We land in Alice Springs airport around 120 hours from leaving Thailand and having been on 4 other planes, its been tiring too say the least, but the fact that it is around 5am and it is warm than i think it has ever been in the UK, makes me not to hate the place as much as I should! Also finally we fly into an airport that reminds me of home, no unfortunately HARP lager didnt welcome me to Alice Springs, but there is no security, which is nice! We meet a nice guy called Jock who is in charge of, well everything in Alice Springs airport, and he organised our accomodation, and drove us there, and gave us a detailed tour of the area and what we could do, the only thing he didnt do was tuck us in bed once we checked in!
After our nap (well i dont think many people, bar me and Alan, call sleeping for 6 hours a nap) we got up and picked out a tour tht we wanted to go on around Uluru and the various other attractions (other big red rocks) in the Outback. Obviously the tour we wanted to go on was fully booked but we where lucky as a cheaper one was (and as it turned out we dont think we could have had a better trip)
For this particular blog about Uluru, The Olgas and Kata Tjuta, i wont try to describe what i saw or how i felt when we saw these landscapes as i believe it is impossible (or my creative talents wont allow it) to describe these moments, as this is one thing that you really have to see for yourself to experience! I'll just give you my badly written point of view of other things that happened.
The trip that we had signed up to was a 3 day trip to the Uluru - Kata Tjuta National park. We would visit all the natural attractions in the park, learn abit about the aboriginal people and also do a bit of camping!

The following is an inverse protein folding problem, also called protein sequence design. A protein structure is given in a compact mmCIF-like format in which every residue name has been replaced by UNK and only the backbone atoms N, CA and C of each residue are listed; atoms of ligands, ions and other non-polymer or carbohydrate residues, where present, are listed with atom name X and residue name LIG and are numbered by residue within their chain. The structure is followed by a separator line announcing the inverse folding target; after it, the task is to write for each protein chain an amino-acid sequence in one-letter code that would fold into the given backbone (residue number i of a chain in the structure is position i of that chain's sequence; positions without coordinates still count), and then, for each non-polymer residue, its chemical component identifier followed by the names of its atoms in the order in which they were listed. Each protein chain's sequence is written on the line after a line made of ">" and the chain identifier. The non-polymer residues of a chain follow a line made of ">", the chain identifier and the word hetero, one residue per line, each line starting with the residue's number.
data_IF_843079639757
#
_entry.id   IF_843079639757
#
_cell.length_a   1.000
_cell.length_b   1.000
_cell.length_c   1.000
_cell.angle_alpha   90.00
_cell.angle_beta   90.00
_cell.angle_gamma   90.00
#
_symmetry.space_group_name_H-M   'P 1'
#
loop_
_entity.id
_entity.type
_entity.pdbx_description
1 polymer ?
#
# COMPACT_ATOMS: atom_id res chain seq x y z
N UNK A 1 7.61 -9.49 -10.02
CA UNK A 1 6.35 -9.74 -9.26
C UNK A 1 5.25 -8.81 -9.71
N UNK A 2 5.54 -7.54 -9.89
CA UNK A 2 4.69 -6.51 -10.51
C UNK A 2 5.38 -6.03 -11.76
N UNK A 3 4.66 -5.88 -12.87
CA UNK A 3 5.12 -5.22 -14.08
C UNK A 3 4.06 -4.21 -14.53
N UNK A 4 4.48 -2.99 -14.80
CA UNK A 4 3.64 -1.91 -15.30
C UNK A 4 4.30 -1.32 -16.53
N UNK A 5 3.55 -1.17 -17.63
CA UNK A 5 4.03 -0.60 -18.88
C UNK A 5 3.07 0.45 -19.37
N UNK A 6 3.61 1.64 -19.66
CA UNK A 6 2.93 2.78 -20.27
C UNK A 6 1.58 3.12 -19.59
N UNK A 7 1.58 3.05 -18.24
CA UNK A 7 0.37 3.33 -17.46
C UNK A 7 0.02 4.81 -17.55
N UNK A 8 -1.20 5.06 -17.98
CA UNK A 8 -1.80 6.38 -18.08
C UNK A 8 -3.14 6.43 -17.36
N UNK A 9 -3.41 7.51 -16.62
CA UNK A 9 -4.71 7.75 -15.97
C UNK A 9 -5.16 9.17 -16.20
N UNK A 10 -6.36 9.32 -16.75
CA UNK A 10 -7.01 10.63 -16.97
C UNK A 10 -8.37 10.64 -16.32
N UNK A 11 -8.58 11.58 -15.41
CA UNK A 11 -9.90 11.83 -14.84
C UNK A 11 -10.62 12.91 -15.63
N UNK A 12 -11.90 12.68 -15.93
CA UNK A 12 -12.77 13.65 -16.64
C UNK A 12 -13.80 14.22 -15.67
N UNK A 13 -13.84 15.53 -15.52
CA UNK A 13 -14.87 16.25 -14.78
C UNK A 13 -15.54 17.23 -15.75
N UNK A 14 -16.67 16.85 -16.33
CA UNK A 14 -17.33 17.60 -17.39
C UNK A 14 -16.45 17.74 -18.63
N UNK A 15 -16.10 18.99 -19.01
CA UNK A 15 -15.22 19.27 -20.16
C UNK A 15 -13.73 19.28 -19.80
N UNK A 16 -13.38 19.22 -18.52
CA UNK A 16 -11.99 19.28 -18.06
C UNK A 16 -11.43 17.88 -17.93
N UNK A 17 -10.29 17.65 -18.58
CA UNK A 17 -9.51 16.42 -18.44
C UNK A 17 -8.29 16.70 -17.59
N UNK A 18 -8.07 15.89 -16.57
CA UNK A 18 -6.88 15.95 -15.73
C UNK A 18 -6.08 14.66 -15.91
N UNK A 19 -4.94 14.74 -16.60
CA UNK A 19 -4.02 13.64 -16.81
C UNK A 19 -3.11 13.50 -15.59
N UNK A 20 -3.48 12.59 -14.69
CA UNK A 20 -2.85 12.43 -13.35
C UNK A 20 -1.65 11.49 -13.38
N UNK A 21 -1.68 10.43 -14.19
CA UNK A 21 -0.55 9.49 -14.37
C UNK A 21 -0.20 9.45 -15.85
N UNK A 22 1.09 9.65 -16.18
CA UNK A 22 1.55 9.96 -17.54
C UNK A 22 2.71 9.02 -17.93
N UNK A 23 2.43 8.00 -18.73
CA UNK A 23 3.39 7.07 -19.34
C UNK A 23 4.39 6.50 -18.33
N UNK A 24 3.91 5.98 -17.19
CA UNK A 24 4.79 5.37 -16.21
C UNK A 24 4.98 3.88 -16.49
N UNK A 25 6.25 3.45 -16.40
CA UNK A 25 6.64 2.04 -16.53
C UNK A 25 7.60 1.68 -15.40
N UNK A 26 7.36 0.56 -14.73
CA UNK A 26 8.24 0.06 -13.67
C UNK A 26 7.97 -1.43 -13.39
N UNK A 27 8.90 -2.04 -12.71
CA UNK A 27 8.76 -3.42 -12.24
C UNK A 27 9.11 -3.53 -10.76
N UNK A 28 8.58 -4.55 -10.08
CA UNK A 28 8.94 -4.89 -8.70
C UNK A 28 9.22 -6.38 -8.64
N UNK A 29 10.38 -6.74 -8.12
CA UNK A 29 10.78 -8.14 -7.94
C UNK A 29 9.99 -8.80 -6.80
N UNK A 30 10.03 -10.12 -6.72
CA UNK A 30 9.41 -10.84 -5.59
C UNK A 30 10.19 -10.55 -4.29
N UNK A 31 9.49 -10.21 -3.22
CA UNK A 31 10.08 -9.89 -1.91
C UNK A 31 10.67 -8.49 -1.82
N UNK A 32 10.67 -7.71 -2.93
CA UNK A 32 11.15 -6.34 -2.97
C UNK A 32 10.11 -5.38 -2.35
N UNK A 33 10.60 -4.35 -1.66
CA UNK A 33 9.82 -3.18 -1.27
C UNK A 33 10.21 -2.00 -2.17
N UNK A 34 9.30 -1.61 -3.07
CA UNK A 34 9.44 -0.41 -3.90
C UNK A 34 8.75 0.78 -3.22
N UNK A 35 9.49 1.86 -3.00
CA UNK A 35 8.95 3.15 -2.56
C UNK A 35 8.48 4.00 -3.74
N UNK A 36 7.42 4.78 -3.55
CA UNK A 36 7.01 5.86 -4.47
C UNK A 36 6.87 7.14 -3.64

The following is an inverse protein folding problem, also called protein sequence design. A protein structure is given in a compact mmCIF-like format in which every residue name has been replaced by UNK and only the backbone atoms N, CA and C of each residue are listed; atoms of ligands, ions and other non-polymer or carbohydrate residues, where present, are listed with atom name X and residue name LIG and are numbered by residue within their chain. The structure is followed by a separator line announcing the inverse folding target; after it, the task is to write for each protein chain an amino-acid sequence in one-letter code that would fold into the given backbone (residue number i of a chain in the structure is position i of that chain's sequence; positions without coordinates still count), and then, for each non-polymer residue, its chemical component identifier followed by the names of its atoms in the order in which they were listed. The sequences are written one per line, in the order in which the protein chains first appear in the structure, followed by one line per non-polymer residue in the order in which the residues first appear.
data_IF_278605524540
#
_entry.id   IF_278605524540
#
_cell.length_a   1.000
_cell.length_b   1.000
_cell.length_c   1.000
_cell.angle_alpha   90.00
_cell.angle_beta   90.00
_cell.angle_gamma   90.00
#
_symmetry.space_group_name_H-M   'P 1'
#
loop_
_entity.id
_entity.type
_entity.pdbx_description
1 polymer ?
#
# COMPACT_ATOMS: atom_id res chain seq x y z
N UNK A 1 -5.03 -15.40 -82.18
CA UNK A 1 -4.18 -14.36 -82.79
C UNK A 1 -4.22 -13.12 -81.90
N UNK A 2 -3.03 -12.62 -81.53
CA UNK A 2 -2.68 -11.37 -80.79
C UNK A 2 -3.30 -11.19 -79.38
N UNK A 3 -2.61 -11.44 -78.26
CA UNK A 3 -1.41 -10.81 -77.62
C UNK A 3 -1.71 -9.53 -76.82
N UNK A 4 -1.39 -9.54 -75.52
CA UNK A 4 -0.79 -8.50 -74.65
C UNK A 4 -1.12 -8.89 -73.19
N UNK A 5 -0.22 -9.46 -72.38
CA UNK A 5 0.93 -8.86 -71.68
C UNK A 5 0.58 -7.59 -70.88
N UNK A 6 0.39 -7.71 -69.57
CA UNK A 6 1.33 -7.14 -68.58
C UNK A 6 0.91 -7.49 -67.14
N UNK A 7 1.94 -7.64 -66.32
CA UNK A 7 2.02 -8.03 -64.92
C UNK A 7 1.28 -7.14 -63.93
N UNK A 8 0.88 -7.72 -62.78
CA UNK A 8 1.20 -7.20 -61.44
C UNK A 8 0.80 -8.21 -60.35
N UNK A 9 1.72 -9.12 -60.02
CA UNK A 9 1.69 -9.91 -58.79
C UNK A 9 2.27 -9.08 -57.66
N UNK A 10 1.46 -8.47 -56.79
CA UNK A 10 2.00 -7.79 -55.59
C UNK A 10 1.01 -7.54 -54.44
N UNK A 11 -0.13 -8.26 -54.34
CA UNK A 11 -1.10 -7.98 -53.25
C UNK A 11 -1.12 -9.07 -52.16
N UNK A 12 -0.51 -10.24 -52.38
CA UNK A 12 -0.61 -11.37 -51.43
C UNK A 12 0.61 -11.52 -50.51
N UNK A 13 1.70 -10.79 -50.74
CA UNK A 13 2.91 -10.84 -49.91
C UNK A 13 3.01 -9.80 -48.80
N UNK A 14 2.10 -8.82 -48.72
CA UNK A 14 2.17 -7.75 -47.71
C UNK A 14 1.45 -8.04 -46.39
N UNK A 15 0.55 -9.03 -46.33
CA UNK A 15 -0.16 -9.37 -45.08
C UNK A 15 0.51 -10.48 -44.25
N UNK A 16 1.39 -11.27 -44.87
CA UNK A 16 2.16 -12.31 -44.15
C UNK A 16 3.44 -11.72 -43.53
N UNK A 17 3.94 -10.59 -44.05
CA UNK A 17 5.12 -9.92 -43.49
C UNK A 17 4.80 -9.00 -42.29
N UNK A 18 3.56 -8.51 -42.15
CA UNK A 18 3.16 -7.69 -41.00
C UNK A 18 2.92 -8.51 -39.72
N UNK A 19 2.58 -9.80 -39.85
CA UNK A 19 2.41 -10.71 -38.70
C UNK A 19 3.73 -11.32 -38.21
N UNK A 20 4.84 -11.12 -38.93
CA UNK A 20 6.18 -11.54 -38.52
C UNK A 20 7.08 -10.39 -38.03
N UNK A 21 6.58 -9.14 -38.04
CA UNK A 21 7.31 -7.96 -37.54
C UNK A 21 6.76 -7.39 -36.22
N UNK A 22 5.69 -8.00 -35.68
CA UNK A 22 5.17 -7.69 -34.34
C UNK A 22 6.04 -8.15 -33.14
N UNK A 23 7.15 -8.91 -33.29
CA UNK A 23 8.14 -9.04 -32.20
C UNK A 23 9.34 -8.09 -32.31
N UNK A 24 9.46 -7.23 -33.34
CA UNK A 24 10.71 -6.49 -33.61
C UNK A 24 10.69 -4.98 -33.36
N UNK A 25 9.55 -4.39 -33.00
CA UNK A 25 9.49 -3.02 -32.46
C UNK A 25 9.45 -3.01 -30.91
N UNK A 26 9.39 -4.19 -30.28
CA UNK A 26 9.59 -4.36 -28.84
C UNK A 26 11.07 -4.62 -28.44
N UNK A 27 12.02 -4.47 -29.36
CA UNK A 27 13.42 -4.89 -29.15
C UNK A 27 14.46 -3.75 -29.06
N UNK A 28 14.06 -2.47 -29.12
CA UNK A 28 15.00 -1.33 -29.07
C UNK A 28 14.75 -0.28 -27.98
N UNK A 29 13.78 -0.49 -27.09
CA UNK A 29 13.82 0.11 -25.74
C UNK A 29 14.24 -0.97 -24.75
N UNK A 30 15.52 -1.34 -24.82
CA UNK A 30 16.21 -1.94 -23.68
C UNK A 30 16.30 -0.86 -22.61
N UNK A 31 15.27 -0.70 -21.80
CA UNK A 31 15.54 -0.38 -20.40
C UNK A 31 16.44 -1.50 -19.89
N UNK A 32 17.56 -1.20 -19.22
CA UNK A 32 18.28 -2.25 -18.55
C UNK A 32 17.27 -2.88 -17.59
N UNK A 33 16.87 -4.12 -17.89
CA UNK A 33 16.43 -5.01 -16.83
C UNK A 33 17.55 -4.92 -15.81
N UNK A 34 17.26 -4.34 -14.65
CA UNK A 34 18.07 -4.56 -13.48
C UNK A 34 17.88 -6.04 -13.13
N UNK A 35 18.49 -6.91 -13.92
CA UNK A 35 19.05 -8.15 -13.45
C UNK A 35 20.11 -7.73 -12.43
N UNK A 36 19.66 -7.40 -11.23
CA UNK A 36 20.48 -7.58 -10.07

First day of the trip started at 5am, yes i also thought this to be a silly time to start any trip but i was to find out that this was a later than average start to the day. Shortly after 5 our bus pulled up and our guide got out called our names and introduced himself to me and Charlotte,his name was 'Beej' when he said this my first instinct was to ask him to spell that for me, but I dont think that he or even myself was prepared to try and understand my stupid humour and accent at that time of the morning, so I kept quiet! We picked everyone else up and headed off the outback and national park, which should take us around about 5 hours! I slept, ther is only so much flat red ground you can see, and i saw my share from the plane (around 20 seconds). We stopped a few times on the way, once at a camel farm (apparently they were very important to poineers of the Australian outback) where i learned the guide picked up my NORTHERN irish accent, as his family is Irish, apparently from Tipperary who left in 1879, not very Irish but better than, sure my family is Irish, my dads, grandas mate, sat beside some who knew a potato farmer who lived in a small irish village just outside Germany! Then we stopped at the last bottle shop (offy) for the next century, picked up a handbag of wine (could i by anymore camp) and then headed off to pick up our swags, so we stopped randomly in the middle of nowhere beside a container and we get out and Beej says to me 'pick out the best Swags, we should need about 24!' 'Sure no probs was my reply!' what i really thought was, what is a swag and what makes a swag a good one?' so i go for the ones that ripped and look like they could survive an attack from snake or spider or both! after this good old Beej asks me to help put this branch on top of the trailer, of course it is not a branch but half a tree, and it seems that all the other guys on the trip (2 Swedes who i think where as much use as 2 Turnips, and a crazy Japenese guy, well all Japenese are crazy, right?) arent capable of helping. So i stand there holding this tree as he trys to perfect his reef knot to make sure the tree doesnt fall off and next an oncoming car, which from what i saw would be along this time in 2057! Any way this is finally down and hopefully we dont need to do anything else until we get to Uluru, well of course we do and of course Beej need my help to unload everything off the trailer at our campsite. (well a clearing in the bush that was 100m off the Stuey Highway, no this is properly the backarse of no where!) Now we are finally heading to Park.